Eugenics was a combination of science and pseudo-science that exerted a powerful and ultimately destructive influence in the first half of the twentieth century. It has attracted revived interest today primarily because of its relationship to the early history of genetics. This exhibition looks at the beginnings of eugenics, the disciplines that influenced it, and the role that photography played in illustrating its ideas, concentrating on the United States in the 1920s and '30s and on Germany during the Weimar Republic (1919–1933), before Adolf Hitler came to power.

When eugenics emerged in the late nineteenth century, the terms "gene" and "genetics" had not yet been coined, and human genetics was misunderstood. Still, eugenicists thought they could discern both hereditary superiority and hereditary inferiority. Photography was a useful and powerful tool that provided "evidence" for their theories. Both eugenics and photography were products of the nineteenth century belief in the power and rectitude of direct observation-that seeing is believing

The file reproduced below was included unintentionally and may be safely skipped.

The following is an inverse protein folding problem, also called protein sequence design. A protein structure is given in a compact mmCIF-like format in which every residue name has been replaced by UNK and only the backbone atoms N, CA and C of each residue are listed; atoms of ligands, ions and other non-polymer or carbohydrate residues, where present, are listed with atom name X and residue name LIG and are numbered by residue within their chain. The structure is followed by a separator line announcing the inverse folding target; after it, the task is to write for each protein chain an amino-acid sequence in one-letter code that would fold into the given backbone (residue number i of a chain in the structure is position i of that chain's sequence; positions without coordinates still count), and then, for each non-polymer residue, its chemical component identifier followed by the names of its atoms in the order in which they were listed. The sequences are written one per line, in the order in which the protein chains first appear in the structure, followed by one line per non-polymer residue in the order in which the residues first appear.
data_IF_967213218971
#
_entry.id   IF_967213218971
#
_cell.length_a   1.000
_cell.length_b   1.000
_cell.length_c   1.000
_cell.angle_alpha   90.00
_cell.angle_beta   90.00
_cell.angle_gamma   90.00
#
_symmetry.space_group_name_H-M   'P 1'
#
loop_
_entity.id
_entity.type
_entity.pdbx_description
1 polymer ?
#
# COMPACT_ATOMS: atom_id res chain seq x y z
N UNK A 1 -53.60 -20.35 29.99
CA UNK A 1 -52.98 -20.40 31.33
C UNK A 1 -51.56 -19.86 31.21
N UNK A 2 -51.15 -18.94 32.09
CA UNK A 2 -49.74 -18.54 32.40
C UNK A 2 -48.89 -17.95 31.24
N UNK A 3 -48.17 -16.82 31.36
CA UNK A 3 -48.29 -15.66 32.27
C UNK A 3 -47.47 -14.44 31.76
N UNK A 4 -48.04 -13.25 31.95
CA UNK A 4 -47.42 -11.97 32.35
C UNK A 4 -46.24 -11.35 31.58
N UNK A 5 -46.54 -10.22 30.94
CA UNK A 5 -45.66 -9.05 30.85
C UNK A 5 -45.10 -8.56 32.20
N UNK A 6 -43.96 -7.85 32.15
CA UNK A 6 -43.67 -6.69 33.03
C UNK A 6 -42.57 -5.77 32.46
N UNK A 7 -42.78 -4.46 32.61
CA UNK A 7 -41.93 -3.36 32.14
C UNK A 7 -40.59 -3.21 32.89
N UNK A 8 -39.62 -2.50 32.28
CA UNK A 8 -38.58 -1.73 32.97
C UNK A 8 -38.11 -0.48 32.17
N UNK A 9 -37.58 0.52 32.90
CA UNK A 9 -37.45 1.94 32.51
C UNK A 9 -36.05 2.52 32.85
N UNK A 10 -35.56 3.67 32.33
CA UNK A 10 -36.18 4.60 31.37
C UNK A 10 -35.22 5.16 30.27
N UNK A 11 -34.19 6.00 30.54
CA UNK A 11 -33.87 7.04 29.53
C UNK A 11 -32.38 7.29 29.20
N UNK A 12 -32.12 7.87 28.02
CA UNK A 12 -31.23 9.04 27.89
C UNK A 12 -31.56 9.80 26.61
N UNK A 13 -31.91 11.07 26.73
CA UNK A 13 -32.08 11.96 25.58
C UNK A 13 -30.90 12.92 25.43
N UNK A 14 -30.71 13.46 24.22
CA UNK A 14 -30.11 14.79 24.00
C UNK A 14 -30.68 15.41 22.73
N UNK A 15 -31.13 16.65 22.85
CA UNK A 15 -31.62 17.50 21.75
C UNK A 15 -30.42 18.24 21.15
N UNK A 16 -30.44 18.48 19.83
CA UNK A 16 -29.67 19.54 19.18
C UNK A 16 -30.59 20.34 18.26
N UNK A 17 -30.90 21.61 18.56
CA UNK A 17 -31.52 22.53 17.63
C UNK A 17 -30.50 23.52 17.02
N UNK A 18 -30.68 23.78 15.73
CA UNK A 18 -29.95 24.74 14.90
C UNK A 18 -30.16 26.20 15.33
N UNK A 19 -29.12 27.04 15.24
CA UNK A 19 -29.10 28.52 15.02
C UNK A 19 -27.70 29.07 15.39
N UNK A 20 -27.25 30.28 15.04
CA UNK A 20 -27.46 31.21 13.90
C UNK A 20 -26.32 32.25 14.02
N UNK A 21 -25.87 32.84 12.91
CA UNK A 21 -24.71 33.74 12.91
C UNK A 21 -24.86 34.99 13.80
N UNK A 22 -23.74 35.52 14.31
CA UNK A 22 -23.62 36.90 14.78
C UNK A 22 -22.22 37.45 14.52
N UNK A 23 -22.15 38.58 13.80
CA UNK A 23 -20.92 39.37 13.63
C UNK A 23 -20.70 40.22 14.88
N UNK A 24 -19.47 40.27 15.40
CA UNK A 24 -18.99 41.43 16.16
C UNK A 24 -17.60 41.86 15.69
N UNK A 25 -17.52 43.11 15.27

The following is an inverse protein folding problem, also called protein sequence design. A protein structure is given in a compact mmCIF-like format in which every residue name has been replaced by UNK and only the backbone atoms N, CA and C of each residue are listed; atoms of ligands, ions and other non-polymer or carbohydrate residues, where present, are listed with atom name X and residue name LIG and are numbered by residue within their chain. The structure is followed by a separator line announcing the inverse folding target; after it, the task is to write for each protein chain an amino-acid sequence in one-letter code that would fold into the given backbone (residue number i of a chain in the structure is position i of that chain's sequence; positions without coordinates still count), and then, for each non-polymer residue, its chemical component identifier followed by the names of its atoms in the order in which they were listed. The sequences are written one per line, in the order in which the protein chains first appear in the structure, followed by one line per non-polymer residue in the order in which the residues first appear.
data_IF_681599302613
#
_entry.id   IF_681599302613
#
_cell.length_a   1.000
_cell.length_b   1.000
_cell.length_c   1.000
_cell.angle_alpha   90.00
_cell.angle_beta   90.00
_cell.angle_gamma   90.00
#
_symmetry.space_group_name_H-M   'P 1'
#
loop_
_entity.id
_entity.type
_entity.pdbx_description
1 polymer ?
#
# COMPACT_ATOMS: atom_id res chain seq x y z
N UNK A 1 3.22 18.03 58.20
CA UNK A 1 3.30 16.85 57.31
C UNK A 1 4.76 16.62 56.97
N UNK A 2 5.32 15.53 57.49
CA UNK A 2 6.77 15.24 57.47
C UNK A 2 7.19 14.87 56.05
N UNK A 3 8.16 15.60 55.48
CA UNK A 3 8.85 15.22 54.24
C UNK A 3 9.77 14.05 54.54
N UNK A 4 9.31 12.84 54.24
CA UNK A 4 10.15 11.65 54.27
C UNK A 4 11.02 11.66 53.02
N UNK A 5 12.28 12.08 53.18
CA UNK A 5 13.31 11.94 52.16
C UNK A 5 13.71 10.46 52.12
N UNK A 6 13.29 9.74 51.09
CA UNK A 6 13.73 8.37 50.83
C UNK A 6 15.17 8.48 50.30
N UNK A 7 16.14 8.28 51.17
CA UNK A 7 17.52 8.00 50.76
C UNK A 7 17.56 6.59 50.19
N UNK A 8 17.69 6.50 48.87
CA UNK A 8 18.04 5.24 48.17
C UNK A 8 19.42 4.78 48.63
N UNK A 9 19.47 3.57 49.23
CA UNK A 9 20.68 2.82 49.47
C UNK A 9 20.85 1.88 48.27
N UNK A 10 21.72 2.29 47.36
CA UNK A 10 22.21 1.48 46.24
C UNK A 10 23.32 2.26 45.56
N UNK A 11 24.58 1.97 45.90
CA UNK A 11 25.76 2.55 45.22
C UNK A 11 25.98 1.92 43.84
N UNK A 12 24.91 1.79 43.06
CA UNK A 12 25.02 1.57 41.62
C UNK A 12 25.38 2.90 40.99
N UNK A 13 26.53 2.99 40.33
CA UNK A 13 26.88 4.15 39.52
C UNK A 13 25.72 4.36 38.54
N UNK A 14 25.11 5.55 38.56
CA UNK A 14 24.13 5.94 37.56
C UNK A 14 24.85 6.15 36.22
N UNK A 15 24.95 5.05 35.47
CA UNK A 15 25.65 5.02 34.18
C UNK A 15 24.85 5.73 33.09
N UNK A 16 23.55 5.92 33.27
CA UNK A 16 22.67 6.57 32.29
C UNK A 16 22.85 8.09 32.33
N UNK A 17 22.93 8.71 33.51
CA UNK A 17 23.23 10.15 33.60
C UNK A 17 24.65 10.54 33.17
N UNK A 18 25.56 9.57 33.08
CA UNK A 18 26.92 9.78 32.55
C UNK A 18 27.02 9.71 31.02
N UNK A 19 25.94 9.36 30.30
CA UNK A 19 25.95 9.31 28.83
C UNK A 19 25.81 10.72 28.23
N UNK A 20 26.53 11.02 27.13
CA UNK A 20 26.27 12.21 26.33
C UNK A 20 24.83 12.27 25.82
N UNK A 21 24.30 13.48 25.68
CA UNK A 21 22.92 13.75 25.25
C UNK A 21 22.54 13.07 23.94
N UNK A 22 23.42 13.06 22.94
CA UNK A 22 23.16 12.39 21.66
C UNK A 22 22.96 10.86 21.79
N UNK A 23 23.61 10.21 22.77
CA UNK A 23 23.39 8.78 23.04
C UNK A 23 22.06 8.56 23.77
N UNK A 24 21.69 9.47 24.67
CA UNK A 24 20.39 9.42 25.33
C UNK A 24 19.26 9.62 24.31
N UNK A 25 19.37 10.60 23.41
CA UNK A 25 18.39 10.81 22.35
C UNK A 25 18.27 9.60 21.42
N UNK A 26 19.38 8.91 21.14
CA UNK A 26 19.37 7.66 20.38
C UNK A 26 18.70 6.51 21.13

The most terrible legacy of eugenical policies is the genocide perpetrated by the Nazis against supposedly “inferior” European Jews, Slavs, Gypsies, homosexuals, and political dissenters. But the Holocaust will not be directly addressed here:  it is too vast and important a subject to be dealt with in this small show. The aim is to show how photographs were used to convey eugenical ideas. Many of the issues that were raised then are being debated today, including questions of race and the way our biological heritage will be altered-this time by decoding the human genome. As we look at the photography of eugenics, we might consider how the photography of our own genetic revolution will look to future generations.

Carol Squiers, Curator

A woman reading a book titled, "Apes, Men, and Morons."
Nazi propaganda plastered over a theater's front doorway. Roman Vishniac, Mara Poses in Front of a Device for Measuring the Difference in Size Between Aryan and Non-Aryan Skulls, Berlin, 1933. Collection of the International Center of Photography.
Weegee (Arthur Felig), Perfect Baby Contest, Methodist Hospital Brooklyn, NY, 1949, Collection of the International Center of Photography